The sum total of Ackerman’s inspection of the zookeeper’s wife ends up with a larger look at the human role in our world and our universe. From the individual to the global, she shows how our particular species has had a profound impact on the world’s environment. In a 2015 interview for Women’s History Month, Ackerman tells Jessica Hundley, “I appear to have a lot of science in my work, I suppose, but I think of myself as a nature writer, if what we mean by nature is the full sum of creation. I’m a great fan of the universe, which enchants me down to all the vivid details. The world revealing itself, human nature revealing itself, is seductive and startling, and that’s always fascinating enough to send words down my spine.” What for other people would be chills down their spines are, for Ackerman, words. These words form a narrative that is so compelling that we can’t help but look around us at the continued barbarity of the human impulse to wage war and question why we, as a species, cannot overcome what Antonina described as our “bleaker instincts.” When Tim O’Brien addresses true war stories exhorting readers, “You can tell a true war story if it embarrasses you. If you don’t care for obscenity, you don’t care for the truth; if you don’t care for the truth, watch how you vote. Send guys to war, they come home talking dirty” (66), he chooses embarrassment as if he, too, realizes that, as humans who know we know, we should know better. The acts of war should be unbearable out of context and viewed with a reasoning mind. The instincts and behavior offered by both Ackerman and O’Brien seem much more primal and uncivilized than the behavior she has shown us in the animals featured in her book.

In the final chapter, beginning with a complete absence of humans, Ackerman offers us a sensory moment where “time seems to evaporate” (316) and we join animals so wild and primitive that they seem untouched by the civilizations outside Bialowieża Forest. Only one paragraph into this final chapter, we understand that humans sometimes provide the wild horses with hay and salt. Soon the concept of “re-created aurochsen” and the human impulse to preserve the beautiful forest intrude on the idea that the site is primordial and original. Describing five-hundred-year-old oak trees, 12,000 species of animals, and myriad flora, Ackerman comments that it’s “small wonder” that the forest is Poland’s only natural national monument and also a World Heritage Site (318). Because it’s a strict preserve, “all traces of humankind, especially noise, are discouraged” and the dead and decaying trees are left to support a “throng of creatures” (319). Yet the preserve is what it is because of human intervention. With an eruption of starlings, Ackerman manages to bring Antonina, Magdalena and Luzt Heck into one sentence linking heroine, victim, and perpetrator with a common love and reminding readers how easily we could find ourselves classified in each of these categories; that we, as humans, are one species (319).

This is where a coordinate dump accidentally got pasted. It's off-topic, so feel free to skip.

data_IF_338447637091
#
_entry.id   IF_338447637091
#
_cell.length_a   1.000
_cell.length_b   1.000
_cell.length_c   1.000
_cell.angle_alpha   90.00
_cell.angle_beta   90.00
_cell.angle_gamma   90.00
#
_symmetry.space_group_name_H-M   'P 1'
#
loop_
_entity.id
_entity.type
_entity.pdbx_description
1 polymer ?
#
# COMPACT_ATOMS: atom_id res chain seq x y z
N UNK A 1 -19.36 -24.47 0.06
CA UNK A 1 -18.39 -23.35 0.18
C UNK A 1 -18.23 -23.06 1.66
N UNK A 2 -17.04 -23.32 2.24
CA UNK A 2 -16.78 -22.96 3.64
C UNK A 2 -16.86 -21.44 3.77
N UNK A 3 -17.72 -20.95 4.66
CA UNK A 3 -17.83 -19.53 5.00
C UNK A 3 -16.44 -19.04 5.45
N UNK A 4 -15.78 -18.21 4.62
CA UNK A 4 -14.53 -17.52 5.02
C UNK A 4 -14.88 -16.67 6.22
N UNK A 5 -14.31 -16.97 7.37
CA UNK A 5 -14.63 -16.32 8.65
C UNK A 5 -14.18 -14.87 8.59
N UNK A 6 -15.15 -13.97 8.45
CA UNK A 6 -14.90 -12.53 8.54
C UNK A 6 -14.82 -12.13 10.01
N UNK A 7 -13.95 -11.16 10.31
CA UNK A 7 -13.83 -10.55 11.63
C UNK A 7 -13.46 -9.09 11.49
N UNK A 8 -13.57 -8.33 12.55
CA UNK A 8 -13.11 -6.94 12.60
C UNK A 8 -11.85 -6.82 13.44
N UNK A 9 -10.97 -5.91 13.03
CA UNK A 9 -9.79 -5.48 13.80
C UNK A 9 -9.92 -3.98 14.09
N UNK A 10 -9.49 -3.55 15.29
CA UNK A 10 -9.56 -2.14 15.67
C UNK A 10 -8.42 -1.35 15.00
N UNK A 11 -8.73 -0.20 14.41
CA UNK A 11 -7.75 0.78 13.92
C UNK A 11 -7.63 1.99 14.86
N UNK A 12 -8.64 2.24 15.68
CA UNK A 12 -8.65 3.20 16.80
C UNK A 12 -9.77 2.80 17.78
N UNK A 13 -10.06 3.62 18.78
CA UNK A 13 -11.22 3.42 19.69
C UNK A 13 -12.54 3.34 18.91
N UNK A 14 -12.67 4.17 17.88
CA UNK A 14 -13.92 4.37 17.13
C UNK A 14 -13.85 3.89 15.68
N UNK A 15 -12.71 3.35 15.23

In a deft twist of perspective, Ackerman shifts the language to the political agenda of not only the Nazis, who created “near tarpans” and “near aurochsen” but also the present day “Polish Patriots” who describe these animals as counterfeits (319-20). She pulls together commentary about Heck’s motivations, ultimately quoting a reviewer who claims that what Heck did in back breeding aurochsen “may have been a folly, but it was not a crime” (320). She produces an oft cited passage from C. William Beebe in the controversy over back breeding which turns the conversation into her own structure for the story of the Zabinskis. Beebe writes “The beauty and genius of a work of art may be reconceived, though its first material expression be destroyed” (320), confirming Ackerman’s argument that, out of the brutality of the human impulse to wage war also emerges the human impulse to create art. And while the Nazis turned a blind eye to the immorality of the genocide they committed against the Jews, categorizing it as the extinction of a nonhuman species in order to justify their actions, they also produced beautiful new species and preserved an important ecological site, even if their conscious intentions were not nearly so pure.  If we’ve been asked to see this wilderness differently, as a human construct, an art form, and an artifact of human culture, now Ackerman brings us back to Warsaw where we’re asked to see the city in its relief against the forest.